We’re all aware of djent, to varying degrees, as the freakish third cousin to prog metal (twice removed) that sounds “kind of plonky”, and while very few bands can be considered as genuine genre innovators in the 21st Century, djent would be an entirely different beast, if it existed at all, without SikTh. With revivalist bands holding a significant amount of the limelight in the earlier years of the noughties and modern, envelope-pushing bands not getting their dues for years to come, SikTh had their work cut out for them.
While it’s hard to even consider a time when the band were nothing more than a footnote, it’s widely agreed upon now that the six-piece, alongside their Swedish counterparts Meshuggah were seminal in creating the sound, the template and the albums that later became the altar at which a plethora of modern bands praise. This, as introduced earlier, is known as “Djent”, a phrase with which guitarist Dan Weller is all too familiar.
Dan is sat opposite me, restringing his guitar prior to their show at Brighton’s Concorde 2 tonight. It’s an overused line in journalism, but it’s nevertheless true that my company tonight is frank and forthright, between noodling with his guitar, in talking about the past, present and future of the band, the “aloof stubbornness” that steered the career of the once-stalwarts and he even challenges the djent movement and the plagiarism within it.
SikTh formed at the tail-end of the 90’s with guitarists and schoolmates Dan Weller and Graham Piney. Over time, “Metal Dan” Foord, Mikee Goodman, James Leach and Justin Hill joined the fold, solidifying the line-up in 2001. A glint of admiration crosses Dan’s face when he’s asked about the musicians involved; “We just got lucky really!”. Drummer Dan Foord, while obviously being a driving force behind the bands uniquely outlandish sound, was instrumental in more ways than one. “He also knew James from college, he was the bassist that all the other bassists wanted to be”.
While it’s unthinkable now, Dan himself was not the band’s initial pick. “We had someone in mind who we really wanted to do it but he wasn’t interested. He said he knew a guy called ‘Metal Dan’ who’s got really fast feet. He turned up in a ripped vest with a shit drum kit, he smoked a load of weed and drummed ridiculously well. He was doing weird stuff that didn’t make sense”. As for Justin, “he was this good-looking guy with an amazing voice, we thought he’d be the perfect lead singer”. Knowing him from playing in other bands, this initial line-up, with Mikee also handling vocals, gelled instantaneously.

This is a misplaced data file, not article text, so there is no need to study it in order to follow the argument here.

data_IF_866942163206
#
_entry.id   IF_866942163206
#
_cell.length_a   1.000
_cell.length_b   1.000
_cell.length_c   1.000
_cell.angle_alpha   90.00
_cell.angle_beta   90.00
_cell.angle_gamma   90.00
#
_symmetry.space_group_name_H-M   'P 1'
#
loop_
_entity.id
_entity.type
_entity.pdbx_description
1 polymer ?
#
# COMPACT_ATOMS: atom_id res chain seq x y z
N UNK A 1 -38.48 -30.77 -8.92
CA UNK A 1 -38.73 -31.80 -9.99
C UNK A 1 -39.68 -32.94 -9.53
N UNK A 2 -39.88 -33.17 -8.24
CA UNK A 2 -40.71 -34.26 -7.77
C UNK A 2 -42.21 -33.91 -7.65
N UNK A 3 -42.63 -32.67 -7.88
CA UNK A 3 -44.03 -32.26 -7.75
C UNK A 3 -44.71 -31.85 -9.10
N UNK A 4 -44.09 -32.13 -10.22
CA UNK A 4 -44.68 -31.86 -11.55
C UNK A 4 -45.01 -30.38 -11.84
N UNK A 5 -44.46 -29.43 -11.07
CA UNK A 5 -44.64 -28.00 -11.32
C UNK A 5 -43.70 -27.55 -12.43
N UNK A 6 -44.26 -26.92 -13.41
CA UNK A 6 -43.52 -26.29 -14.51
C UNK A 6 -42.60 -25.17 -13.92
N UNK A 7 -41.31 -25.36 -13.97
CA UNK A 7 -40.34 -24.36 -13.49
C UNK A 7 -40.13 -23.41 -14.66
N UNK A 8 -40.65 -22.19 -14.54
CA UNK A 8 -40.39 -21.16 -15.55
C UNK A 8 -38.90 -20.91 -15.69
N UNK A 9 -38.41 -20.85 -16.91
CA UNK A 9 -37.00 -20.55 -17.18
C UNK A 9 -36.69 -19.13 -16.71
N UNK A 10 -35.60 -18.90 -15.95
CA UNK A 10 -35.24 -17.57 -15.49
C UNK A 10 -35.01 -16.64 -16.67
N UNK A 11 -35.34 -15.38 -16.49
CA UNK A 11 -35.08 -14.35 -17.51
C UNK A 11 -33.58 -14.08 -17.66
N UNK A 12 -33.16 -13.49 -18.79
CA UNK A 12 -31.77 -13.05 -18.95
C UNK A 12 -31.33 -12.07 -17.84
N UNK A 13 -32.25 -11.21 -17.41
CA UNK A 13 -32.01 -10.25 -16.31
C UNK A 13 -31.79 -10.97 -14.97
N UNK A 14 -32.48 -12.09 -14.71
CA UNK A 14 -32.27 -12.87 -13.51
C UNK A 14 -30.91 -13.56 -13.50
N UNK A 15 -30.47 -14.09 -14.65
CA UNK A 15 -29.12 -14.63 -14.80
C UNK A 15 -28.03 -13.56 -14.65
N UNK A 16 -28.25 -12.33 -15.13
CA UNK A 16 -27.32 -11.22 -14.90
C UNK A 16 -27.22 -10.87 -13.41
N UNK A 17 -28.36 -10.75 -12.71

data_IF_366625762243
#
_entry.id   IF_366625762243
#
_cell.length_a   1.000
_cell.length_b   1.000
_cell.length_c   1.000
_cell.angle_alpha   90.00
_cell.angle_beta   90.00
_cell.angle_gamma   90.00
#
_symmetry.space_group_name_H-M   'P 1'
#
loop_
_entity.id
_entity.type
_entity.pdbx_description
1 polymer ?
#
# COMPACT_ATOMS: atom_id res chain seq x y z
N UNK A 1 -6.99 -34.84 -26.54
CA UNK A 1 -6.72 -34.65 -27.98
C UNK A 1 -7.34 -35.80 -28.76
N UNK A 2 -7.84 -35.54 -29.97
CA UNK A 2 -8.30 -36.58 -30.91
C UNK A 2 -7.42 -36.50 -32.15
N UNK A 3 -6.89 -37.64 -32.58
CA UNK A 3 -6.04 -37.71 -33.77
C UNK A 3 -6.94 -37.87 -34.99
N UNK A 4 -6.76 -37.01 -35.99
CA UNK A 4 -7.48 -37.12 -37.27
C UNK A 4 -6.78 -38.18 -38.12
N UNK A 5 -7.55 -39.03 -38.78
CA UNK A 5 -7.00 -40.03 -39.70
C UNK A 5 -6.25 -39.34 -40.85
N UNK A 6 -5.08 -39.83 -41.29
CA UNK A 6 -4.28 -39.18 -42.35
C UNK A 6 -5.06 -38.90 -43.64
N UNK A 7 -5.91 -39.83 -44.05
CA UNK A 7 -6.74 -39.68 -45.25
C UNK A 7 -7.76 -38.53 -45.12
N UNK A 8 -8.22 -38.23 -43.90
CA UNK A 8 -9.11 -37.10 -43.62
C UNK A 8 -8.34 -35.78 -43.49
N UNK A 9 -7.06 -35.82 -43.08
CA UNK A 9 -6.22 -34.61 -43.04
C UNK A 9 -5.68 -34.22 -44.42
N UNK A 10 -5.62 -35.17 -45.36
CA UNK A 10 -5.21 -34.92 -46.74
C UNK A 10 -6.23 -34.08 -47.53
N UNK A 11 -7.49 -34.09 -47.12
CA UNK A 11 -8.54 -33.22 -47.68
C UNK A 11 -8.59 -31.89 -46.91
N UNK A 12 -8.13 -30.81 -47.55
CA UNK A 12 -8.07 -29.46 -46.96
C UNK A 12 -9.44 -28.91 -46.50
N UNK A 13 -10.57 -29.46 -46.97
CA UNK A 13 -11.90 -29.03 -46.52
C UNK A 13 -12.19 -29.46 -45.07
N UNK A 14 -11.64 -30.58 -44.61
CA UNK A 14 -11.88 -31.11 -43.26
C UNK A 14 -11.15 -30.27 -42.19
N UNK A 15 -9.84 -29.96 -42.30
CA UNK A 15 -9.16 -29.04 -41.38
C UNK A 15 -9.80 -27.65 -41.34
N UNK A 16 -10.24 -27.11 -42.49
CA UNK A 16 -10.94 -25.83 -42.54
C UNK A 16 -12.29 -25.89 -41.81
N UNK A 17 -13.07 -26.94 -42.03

So, it’s 2001. A new band called SikTh is born into the underground. They’ve completed the line-up with people of all different talents and a sound that’s quite literally unheard of. How did this actually come about? “We were very conscious that there was a gap in the market for doing something really progressive and really melodic but also really brutal. We started making music you would never have imagined”.
So it was a conscious decision? “It was a completely conscious decision to get the best people from their own bands to be a supergroup of sorts. We were listening to a lot of death metal but we didn’t want all the bullshit that came from death metal, like virgin slaughter. We wanted to take the intensity and the technicality of death metal and put it to sensible subject matters. Granted, we don’t always have them! We wanted more of a progressive thing than the brutal, macho bullshit. Our riffs were already quite tech-y but it was only when Dan Foord joined the band that his drumming pushed it further down that unique route.”.
At the time of their arrival on the scene, when the internet was in its infancy, rock and metal was being pulled in all different directions. The contrasting, dominant forces in the rock stratosphere; nu metal and pop punk were reaching their commercial peaks. It was a time when The Offspring and Wheatus were rubbing shoulders with Linkin Park, Limp Bizkit and System Of A Down in their invasion of popular music. Bands were either adorning khaki shorts or were high-school teenage dirtbags. So how did SikTh and their atypical entourage fit into all of this? Their initial exposure came in the form of a Rock Sound article, though they were already garnering a name for themselves as a brilliant live act. “We’d built these strobe lights that were rigged up to the guitar pedals and we’d leave them on for the whole song which is totally illegal obviously but at the time we were a bit anarchic, so our shows were getting known for just destroying everyone’s eyes and being a bit of a mindfuck”.
It was at one of these shows at The Barfly in London where BBC Radio 1 Rock DJ Mary Anne Hobbs saw the prog metal trailblazers and picked it up. “She got really into it. She said ‘I really wanna help you guys, what can I do?’ so we gave her our songs and our demos and she played them on the show. She also gave us our own live session really early on, before our first EP. That just got the band rolling”.
From there they featured in Kerrang!, took on a manager with connections and things started going up for the band. “This was before Myspace or anything. You couldn’t go viral, this was literally just hearing someone on the radio or reading about them in a magazine. Back then it was basically Kerrang! TV, MTV Rocks, Kerrang! magazine, Metal Hammer, Rock Sound and Big Cheese. Beyond that there was nothing else. If you were a band in any of those places, you were getting seen by a lot of people. It was much easier to go from nothing to quite big pretty quick”. With a hint of pride, Dan rounds off his answer with; “Because we were so different and so unusual, we didn’t struggle getting any exposure”.
Part 2 of this interview will be online tomorrow.